THIRD SUNDAY OF EASTER
PRAYER OF THE DAY: Holy and righteous God, you are the author of life, and you adopt us to be your children. Fill us with your words of life, that we may live as witnesses to the resurrection of your Son, Jesus Christ, our Savior and Lord, who lives and reigns with you and the Holy Spirit, one God, now and forever.
Every culture has its own way of living with the dead. As much as we might like to deny it, we are the products of past leaders whose decisions have shaped the world in which we have grown up, parents who, for better or worse, have shaped our character and peers whose unanticipated passing leaves holes in the fabric of our lives. Even if you don’t have a religious bone in your body, you can’t avoid reckoning with the dead. Welcome or not, they are a part of who you are and you ignore them at your peril.
Not long ago I had the opportunity to watch Coco, the animated film recently produced by Pixar Animation Studios and released by Walt Disney Pictures. The concept for Coco is based on the Mexican holiday, the Day of the Dead. This multi-day celebration focuses on gatherings of family and friends to pray for and remember friends and family members who have died. The dead are permitted to return to the land of the living in ghostly form on this special day as long as their loved ones remember to post their picture among the “ofrenda,” a collection of objects placed on a ritual altar for the dead. For the rest of the year, the dead continue their existence in their own separate realm for as long as they remain in living memory. When the day comes that no one remembers them, they expire and become truly dead. In the movie, twelve-year-old Miguel, who lives with his extended family headed by his grandmother, Coco, dreams of becoming a musician. His dream leads him on a journey into the land of the dead where he encounters his ancestors and struggles with his conflicting loyalties to his musical aspirations and his family. That’s as much as I dare say. I wouldn’t want to spoil the ending for you.
I thoroughly enjoyed the movie. In addition to being thoughtful, clever and visually stunning, the story provides a powerful image of what we confess as the “communion of saints.” The commemoration of the Day of the Dead is not so very far removed from our All Saints Day. Just as relatives of past generations live in the shared memories of their living families, so through our lessons, hymns and liturgy, Abraham and Sarah, Moses, Debera, David, Peter, Mary and Paul continue to visit us with their witness and teaching. Just as the celebrants in Coco are comforted with the conviction that their loved ones are present with them in their celebration, it is likewise comforting to know that our loved ones are in the company of the saints in light. Yet Coco leaves us with one troubling question: What about those who have no family? What about those no one remembers or cares about? What about the lost pregnancy? The still birth? The infant abandoned at birth and left to die? The unknown and nameless folk who parish from hunger and disease in the corner of some refugee camp?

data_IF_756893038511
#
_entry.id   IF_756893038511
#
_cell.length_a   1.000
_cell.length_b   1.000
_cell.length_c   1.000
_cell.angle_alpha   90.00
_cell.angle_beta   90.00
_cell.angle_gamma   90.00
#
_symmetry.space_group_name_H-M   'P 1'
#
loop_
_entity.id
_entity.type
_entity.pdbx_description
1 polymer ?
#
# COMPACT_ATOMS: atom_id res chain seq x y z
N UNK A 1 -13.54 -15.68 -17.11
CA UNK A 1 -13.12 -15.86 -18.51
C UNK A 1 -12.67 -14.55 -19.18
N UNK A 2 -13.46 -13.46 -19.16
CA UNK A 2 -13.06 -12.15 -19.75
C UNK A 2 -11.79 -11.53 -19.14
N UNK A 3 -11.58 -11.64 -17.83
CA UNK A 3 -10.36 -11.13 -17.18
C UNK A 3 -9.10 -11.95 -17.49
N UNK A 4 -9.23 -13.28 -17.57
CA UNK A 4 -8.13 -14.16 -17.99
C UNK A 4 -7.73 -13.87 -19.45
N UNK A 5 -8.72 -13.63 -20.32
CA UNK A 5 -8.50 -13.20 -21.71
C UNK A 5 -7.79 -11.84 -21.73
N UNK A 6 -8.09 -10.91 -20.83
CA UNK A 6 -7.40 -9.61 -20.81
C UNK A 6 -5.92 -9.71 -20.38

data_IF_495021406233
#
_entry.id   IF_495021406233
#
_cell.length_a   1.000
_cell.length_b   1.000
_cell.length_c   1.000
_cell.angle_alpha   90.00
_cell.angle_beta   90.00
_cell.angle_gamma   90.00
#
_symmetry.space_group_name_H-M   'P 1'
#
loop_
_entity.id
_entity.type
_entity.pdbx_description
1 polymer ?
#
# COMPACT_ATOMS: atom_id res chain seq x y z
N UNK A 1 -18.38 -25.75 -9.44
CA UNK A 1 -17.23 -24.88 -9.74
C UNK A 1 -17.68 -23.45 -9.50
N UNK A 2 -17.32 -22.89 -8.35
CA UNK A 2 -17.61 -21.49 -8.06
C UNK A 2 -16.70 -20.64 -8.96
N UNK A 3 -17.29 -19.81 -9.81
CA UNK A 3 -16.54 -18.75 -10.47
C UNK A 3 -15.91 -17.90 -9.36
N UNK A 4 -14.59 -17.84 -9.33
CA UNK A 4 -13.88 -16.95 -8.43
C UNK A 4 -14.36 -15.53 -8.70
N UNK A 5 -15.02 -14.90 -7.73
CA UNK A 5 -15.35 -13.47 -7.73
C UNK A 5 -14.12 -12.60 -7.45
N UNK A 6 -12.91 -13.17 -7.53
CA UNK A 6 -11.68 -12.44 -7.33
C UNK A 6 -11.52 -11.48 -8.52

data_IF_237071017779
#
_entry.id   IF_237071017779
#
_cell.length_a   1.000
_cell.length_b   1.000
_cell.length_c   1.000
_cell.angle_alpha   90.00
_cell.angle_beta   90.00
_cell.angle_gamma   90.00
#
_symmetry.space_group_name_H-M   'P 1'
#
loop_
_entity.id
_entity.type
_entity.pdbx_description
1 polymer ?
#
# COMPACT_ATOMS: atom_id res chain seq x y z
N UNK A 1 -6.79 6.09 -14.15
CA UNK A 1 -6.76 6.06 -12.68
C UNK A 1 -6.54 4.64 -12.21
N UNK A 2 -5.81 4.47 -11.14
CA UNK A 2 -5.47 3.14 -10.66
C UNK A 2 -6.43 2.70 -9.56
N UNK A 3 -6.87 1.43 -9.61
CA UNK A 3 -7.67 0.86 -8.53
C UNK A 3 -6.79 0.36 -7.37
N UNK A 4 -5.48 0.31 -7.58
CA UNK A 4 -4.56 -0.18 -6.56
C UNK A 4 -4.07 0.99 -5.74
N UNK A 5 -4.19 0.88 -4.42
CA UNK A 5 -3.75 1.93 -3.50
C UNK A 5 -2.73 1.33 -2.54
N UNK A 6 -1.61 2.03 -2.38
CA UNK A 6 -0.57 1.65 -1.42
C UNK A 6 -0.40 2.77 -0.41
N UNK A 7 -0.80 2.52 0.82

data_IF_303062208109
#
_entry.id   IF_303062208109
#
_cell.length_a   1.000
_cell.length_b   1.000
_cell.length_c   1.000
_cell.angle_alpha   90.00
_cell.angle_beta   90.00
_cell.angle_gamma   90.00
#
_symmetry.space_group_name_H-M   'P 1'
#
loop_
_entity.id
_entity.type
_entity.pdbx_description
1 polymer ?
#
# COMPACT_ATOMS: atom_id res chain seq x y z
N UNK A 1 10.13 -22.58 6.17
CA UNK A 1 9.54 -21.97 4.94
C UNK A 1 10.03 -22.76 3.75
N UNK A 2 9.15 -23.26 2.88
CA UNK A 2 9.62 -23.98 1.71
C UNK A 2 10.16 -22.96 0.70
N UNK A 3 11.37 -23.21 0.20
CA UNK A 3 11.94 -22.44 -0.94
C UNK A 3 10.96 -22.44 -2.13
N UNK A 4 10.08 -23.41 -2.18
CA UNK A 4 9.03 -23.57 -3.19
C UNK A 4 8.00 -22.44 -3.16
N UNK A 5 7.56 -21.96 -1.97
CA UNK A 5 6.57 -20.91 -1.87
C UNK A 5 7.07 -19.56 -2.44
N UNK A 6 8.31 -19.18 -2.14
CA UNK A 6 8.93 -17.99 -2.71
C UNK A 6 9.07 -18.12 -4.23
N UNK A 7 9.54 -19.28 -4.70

The good news of Jesus’ resurrection takes us a step beyond Coco. Turns out that there is a life-giving memory far greater than our own. “God is not God of the dead, but of the living,” says Jesus. “For all live to him.” In fact, it is the forgotten, the neglected, the outcast and those with no one to remember them that are foremost in God’s mind and heart. The resurrection of the betrayed, abandoned and crucified Jesus is God’s pledge to bring to completion all lives that have been stunted by poverty and oppression or ruthlessly cut short by violence or illness. Just how that will occur is beyond comprehension. When the scriptural witnesses speak of that new heaven and earth in which the saints of all the ages participate, they must resort to parables, hymns, poems and graphic apocalyptic imagery. Though Jesus assures us that those we deem dead nonetheless live to God, he doesn’t give us any clues about what that life is like. As delightful as Coco’s fanciful depiction of existence beyond the grave surely is, like all human efforts at imagining the mysteries beyond death, it necessarily falls far short of the real thing.
I think Saint John says about as much as can be said in our second lesson for this Sunday: “Beloved, we are God’s children now; what we will be has not yet been revealed. What we do know is this: when [God] is revealed, we will be like him, for we will see him as he is.” I John 3:2. As I have often said before, this isn’t as much as we might like to know. But it is enough.